Home » Author Archives: James Prescott

Author Archives: James Prescott

The Distance You Have Come, Cockpit Theatre – Review

Distance2

Pros: Beautifully written – the musical variety manages to convey just about every human emotion. Cons: The actors’ volume levels are sometimes too low for the musical accompaniment. In a corner of west London at the charmingly grassroots Cockpit Theatre, Sevans Productions and Krystal Lee bring Scott Alan’s musical vision to life through a cast of West End alumni. The tale charts the lives of six individuals as they fall in and out of love, laugh, cry, learn to move on ...

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I Will Miss You When You’re Gone, Hen and Chickens Theatre Bar – Review

Petra Eujane Photography - Cast and Director

Pros: Worth watching, if just to see some of the more complex scenes played out. Cons: It could do with shortening by ten minutes or so. New, international London-based theatre company Starbound Theatre brings its tale of grief and ghosts to the cosy Hen and Chickens Theatre Bar above an Angel boozer. The troupe – whose brand is focused on identity – tackles the topic with plenty of dramatic irony, and even a Roomba robot to boot. Young Celeste, played ...

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Around The World In 80 Days @ Union Theatre – Review

80 days

Pros: Soaring harmonies, immersive set design, and some truly terrific choreography throughout Cons: Several questionable directorial decisions plague the production Based on the novel by Jules Verne, Phil Willmott’s adaptation brings a musical theatre version of the Victorian classic to Union Theatre – sewn together by the talent of a young and aspiring cast. This reworking, which sees the addition of a variety of song and dance numbers to keep things interesting, stays true to the original in other respects, ...

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The O.S. Map Fan Club, Etcetera Theatre – Review

The OS Map Fan Club - Review - Etcetera Theatre

  Pros: Endearing, sincere, wholesome and zany. Cons: As of yet no news of a sequel. You may think that an hour-long solo performance about O.S. maps might be a little on the dull side – but oh no, you couldn’t be more wrong! This play has everything – nostalgia, laughs, dread, and sexual politics, even featuring a segment that borders on map-based sexual innuendo, complete with plenty of role-play dotted throughout. Comedy performer Helen is no stranger to the ...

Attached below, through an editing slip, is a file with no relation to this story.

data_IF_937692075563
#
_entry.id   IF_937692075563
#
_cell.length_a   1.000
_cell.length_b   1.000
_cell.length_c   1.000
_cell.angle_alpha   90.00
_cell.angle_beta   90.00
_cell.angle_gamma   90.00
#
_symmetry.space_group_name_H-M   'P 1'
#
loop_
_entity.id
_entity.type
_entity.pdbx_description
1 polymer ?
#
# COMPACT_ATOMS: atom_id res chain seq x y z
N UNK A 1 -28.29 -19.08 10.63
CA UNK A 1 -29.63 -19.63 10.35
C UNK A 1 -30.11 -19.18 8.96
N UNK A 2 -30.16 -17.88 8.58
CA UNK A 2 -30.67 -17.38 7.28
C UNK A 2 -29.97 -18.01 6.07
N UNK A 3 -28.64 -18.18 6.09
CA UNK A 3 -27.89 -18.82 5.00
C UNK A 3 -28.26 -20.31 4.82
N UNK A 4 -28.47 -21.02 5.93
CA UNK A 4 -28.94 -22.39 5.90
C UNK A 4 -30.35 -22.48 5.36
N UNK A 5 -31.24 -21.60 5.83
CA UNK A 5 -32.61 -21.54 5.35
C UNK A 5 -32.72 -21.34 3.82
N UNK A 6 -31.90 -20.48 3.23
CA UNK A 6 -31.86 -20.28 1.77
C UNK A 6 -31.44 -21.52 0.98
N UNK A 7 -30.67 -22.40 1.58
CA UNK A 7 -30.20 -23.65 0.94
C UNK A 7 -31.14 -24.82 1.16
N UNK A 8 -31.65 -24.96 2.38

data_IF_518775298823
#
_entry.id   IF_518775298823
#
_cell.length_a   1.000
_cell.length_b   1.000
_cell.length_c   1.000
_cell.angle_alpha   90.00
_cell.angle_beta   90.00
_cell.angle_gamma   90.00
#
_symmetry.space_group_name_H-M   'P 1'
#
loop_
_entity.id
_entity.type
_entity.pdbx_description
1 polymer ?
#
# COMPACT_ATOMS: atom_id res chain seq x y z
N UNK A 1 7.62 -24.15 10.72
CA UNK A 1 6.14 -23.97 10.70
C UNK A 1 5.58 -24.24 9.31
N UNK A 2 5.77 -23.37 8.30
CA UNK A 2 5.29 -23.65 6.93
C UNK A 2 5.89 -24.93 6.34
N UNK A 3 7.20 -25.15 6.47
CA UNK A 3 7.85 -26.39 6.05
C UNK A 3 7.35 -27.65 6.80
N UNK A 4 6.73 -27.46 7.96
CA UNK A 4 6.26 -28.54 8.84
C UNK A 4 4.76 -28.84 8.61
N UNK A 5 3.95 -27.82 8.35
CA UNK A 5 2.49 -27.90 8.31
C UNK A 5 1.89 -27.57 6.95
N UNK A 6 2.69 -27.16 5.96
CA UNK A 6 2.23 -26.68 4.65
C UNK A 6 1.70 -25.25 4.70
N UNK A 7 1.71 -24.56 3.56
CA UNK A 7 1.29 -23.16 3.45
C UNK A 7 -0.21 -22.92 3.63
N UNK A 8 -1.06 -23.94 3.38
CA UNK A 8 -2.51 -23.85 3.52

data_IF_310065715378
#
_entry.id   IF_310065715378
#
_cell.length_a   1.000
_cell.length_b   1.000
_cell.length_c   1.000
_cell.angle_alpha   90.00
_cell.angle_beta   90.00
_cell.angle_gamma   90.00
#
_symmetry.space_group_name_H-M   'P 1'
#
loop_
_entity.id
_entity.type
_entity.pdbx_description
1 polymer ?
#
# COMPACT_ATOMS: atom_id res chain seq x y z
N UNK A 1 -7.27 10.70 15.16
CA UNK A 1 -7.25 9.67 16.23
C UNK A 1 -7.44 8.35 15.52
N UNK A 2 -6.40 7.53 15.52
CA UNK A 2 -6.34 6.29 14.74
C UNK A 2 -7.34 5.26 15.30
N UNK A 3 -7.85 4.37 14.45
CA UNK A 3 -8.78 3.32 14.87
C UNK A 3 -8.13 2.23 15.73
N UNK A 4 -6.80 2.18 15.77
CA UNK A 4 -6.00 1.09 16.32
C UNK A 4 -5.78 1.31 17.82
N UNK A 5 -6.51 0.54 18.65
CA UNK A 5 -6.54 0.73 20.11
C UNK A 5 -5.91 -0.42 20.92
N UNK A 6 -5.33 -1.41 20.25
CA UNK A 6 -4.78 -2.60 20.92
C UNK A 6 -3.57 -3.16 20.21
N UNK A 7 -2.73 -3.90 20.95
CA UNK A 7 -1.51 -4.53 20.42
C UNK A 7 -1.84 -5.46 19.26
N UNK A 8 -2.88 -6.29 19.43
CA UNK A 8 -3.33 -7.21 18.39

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The Soul of Wittgenstein, Omnibus Theatre – Review

wittgenstein-23-Ben Woodhall - Press

Pros: Subtlety, hilarity and tragedy in equal measure Cons: Restatement of character qualities becomes repetitive in just a few places, but that’s it Based on a tidbit of information that philosopher Ludwig Wittgenstein spent a period pushing trolleys at Guy’s Hospital during the Second World War, writer Ron Elisha weaves a rich narrative that, in just over an hour, explores philosophy, language, literature, religion, and an intriguing relationship between an Austrian ex-professor and an illiterate Cockney amputee. The performance took at Omnibus Theatre, and the ...

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Tumulus, The Vaults – Review

Tumulus

Pros: Pacy thriller uses simple but effective tactics to create a cinematic experience. Cons: A bit tedious in parts, but the climax rescues it. Christopher Adams brings his take on London’s chemsex culture to the vaults beneath Waterloo station. When protagonist Anthony (Ciaran Ownes) discovers that his one-night stand has been found dead on Hampstead Heath, he rejects the idea that the young man is just another casualty of the culture’s terrifying, drug-infused underbelly. Anthony suspects something more sinister is ...

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